Last Friday, my English for Humanitarian Work class visited an old aged home. A nurse led us around dropping off different students in various rooms. A woman with curly grey hair and glasses was sitting in the first corridor we went down. We stopped to introduce ourselves. She listened attentively.
“I don’t want to talk to you,” she said, “I don’t have anything to talk about.”
I trailed behind as the nurse moved on with the surprised students trailing behind her. “Maybe you could tell us about your life before you were here,” I suggested. I also told her that the students were from different countries and she could ask them questions about that. She asked the student who had remained behind with me where he was from.
“I’m from Spain,” he replied.
She looked confused. “What?”
“He’s from Spain,” I reiterated, thinking maybe she hadn’t understood his accent. “Where are you from?” she repeated.
I tried a different tactic. “Europe.”
“Oh, okay,” she said. We made small talk for a few minutes, then she asked him, “So where are you from?”
He looked at me. “Europe,” he said, and we both laughed.?
She told us how much she missed her family. She couldn’t understand why she was in the home, and she was planning to pack up her things and escape as soon as she got the chance. She had an overwhelming urge to go and find her parents, but she wasn’t sure if they were still alive. She said she’d been back to their house, but when she’d knocked, there hadn’t been any answer. My student and I exchanged disbelieving glances. As she slowly shared more complaints about the home with us, she looked around carefully.? “I have big ears,” she said, “You have to around here.” I felt her frustration, her isolation. I noticed some photos on the wall of the room in front of us, and asked if they were hers. The three of us got up, and she introduced us to her family, her voice affectionate as she pointed out all of her nieces and nephews. At least she has this for company, I thought, wondering at the same time why they’d put her in here.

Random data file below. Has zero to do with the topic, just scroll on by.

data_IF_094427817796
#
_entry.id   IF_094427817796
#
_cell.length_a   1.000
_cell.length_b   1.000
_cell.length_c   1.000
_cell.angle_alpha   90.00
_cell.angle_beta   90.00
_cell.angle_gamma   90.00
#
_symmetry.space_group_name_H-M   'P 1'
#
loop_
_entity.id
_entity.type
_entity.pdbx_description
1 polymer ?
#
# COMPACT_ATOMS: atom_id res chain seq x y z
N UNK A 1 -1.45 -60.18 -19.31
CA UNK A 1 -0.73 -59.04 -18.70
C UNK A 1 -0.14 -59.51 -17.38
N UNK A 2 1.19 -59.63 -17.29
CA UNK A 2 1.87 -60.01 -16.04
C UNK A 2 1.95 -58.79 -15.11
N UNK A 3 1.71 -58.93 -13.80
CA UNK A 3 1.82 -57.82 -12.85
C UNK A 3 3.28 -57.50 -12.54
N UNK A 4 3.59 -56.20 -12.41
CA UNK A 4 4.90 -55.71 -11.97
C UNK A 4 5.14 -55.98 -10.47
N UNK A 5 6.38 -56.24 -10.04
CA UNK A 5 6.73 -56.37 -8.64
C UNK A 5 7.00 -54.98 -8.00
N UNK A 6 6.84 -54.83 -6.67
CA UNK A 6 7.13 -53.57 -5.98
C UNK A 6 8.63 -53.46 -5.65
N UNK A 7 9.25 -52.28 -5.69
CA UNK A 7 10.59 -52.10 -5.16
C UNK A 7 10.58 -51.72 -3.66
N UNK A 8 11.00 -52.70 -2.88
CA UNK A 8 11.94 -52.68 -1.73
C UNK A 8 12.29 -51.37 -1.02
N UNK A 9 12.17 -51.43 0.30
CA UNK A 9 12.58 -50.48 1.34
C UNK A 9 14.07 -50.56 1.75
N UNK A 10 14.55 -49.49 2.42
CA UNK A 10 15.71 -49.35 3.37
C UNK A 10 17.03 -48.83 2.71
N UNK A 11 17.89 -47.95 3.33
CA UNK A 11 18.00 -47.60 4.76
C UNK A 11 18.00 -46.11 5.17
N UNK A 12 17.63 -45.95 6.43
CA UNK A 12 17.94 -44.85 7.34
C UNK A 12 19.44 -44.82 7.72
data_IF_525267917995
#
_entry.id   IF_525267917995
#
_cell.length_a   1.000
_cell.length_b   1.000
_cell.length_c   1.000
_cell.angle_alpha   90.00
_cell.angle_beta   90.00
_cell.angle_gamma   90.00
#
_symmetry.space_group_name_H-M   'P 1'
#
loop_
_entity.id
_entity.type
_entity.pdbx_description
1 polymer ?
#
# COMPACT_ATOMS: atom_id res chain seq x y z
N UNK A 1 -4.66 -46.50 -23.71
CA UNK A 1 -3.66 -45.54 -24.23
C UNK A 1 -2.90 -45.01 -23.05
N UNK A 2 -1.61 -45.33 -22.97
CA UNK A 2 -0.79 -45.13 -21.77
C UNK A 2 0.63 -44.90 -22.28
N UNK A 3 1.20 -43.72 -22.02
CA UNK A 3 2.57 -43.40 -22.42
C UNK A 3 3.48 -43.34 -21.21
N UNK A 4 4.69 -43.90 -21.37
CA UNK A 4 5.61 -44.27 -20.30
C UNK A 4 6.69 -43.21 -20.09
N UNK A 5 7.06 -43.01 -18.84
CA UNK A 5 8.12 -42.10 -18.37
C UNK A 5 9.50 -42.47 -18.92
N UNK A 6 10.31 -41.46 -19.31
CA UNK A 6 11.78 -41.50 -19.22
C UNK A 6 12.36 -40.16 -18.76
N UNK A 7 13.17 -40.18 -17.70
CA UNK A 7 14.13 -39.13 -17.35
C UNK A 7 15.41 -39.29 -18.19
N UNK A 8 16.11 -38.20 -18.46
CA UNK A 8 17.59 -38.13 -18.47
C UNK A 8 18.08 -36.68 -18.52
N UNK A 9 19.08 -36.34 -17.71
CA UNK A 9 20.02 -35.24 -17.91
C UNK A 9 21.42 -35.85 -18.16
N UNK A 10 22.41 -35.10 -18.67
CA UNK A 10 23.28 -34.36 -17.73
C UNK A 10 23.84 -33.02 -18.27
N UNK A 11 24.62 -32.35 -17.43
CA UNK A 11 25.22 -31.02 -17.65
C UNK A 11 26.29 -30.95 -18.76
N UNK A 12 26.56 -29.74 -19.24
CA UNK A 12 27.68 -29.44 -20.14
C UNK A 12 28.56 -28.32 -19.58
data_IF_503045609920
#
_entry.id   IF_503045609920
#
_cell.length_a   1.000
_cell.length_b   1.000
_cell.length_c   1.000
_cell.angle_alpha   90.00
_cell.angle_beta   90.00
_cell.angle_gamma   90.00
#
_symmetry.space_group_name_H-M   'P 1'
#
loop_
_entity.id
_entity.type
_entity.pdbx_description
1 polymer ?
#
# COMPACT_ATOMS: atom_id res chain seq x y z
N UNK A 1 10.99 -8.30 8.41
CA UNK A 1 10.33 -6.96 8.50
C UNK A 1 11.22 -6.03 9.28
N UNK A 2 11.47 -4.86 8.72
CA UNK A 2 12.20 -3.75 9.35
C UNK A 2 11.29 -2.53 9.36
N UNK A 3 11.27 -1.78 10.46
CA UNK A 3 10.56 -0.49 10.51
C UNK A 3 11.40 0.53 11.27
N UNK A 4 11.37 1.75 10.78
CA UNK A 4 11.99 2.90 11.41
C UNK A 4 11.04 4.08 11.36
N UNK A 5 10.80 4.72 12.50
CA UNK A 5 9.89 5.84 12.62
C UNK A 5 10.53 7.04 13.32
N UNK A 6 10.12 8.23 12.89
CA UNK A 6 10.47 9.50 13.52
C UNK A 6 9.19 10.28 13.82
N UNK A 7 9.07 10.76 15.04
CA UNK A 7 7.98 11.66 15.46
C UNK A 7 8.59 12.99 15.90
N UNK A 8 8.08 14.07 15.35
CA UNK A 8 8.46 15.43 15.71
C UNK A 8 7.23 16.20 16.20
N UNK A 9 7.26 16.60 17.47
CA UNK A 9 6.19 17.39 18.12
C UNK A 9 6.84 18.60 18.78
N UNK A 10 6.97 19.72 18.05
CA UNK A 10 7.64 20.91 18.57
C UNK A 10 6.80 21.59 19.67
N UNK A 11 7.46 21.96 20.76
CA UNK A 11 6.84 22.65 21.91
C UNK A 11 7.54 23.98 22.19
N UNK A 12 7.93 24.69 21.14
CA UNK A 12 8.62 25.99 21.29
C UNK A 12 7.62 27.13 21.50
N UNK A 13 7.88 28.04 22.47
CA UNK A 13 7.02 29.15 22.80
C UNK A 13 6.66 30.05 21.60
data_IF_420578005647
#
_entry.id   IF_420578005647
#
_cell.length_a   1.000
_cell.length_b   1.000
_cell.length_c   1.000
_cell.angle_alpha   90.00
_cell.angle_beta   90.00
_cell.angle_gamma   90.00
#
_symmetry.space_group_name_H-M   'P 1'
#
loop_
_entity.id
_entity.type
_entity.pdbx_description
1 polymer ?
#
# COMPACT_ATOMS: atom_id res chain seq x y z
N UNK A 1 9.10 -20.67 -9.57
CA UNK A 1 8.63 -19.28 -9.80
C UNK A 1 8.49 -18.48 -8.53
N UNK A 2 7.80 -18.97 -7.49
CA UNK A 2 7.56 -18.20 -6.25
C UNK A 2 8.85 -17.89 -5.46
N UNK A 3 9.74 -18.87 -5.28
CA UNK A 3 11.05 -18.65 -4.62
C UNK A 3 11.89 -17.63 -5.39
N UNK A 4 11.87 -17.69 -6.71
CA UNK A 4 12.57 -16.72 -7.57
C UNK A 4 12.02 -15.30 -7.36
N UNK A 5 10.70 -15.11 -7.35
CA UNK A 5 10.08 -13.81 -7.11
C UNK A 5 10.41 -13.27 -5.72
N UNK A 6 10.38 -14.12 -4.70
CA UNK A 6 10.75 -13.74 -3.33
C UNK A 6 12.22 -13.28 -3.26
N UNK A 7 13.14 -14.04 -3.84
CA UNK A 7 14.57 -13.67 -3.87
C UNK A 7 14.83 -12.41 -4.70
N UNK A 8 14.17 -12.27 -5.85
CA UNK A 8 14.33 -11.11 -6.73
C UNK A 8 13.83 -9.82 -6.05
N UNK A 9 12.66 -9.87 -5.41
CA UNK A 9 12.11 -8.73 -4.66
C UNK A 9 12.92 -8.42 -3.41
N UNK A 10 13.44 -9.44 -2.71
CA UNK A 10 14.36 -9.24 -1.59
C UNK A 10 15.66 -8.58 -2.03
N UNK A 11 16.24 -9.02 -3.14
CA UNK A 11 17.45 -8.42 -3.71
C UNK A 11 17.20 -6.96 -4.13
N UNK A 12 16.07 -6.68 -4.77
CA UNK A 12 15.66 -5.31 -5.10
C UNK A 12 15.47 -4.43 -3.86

While we had been talking, there had been continuous moans from the room next door. Someone was shouting something over and over again. Hearing only garbled language, I attributed it to a mentally-disturbed resident and tried to block it out.
At one point, my student said, “I think she wants water.”
The next time the voice called, I realized that he was right. It was a sweltering afternoon and we’d all worked up a sweat on our short walk here. Feeling guiltily that I hadn’t understood her cry before, I got up and went to the kitchen at the end of the corridor. The nurse on duty handed me some water from the fridge and I filled a glass. I walked slowly back down the corridor, careful not to spill. When I reached the room, I hesitated briefly, unsure what I would find inside. A large woman with short, grey hair lay flat on the bed, her head resting heavily on her pillow. “Waaater,” she mumbled.
“Yes, yes, I have water for you.” I went over to the bed and attempted to hand her the glass.
“I can’t….” She indicated for me to rest the glass on her chest. I took a straw from the glass next to her bed and put it in the cold water, then tipped it into her mouth. She inhaled deeply, paused. “Do you want some more?” She nodded, and I placed the staw back into her mouth. The glass emptied quickly. I returned to the kitchen to top it up. When I came back, she said, “Thank you, thank you for your kindness.”
Her words went into my heart. Immobile on the bed, her gratefulness was palpable. I felt the world around me stop. My seemingly huge problems melted away in front of what she was facing. I remembered sitting by my grandfather’s bed in the nursing home many years ago, wishing so strongly that I could make him better. I asked if she’d like to meet one of my students, explaining I was visiting with a class full of people from other countries. She nodded. My eighteen-year-old student from Venezuela came inside. This was not a usual outing for him. Baby-faced with a rugby player’s build, he towered over her. I knelt beside the bed, and he took the hint. He asked if she’d been married and she shook her head.
“Did you have many boyfriends?” he inquired.
Even though it was a strain for her to talk, she was trying. Even though her lack of teeth made her speech difficult to understand, he wasn’t becoming frustrated. Their interaction inspired me. In a few minutes, it was time to go. I squeezed her hand, not wanting to leave, acutely aware of the inadequacy of what I was able to offer. I wanted to say I would come back and see her soon, but didn’t know if I would be able to follow through on that promise. She repeated her thanks for my kindness. The knowing that one seemingly insignificant action could make the world of difference for another human being sunk into me as we walked back to the school, and I felt my feet connecting with the ground.?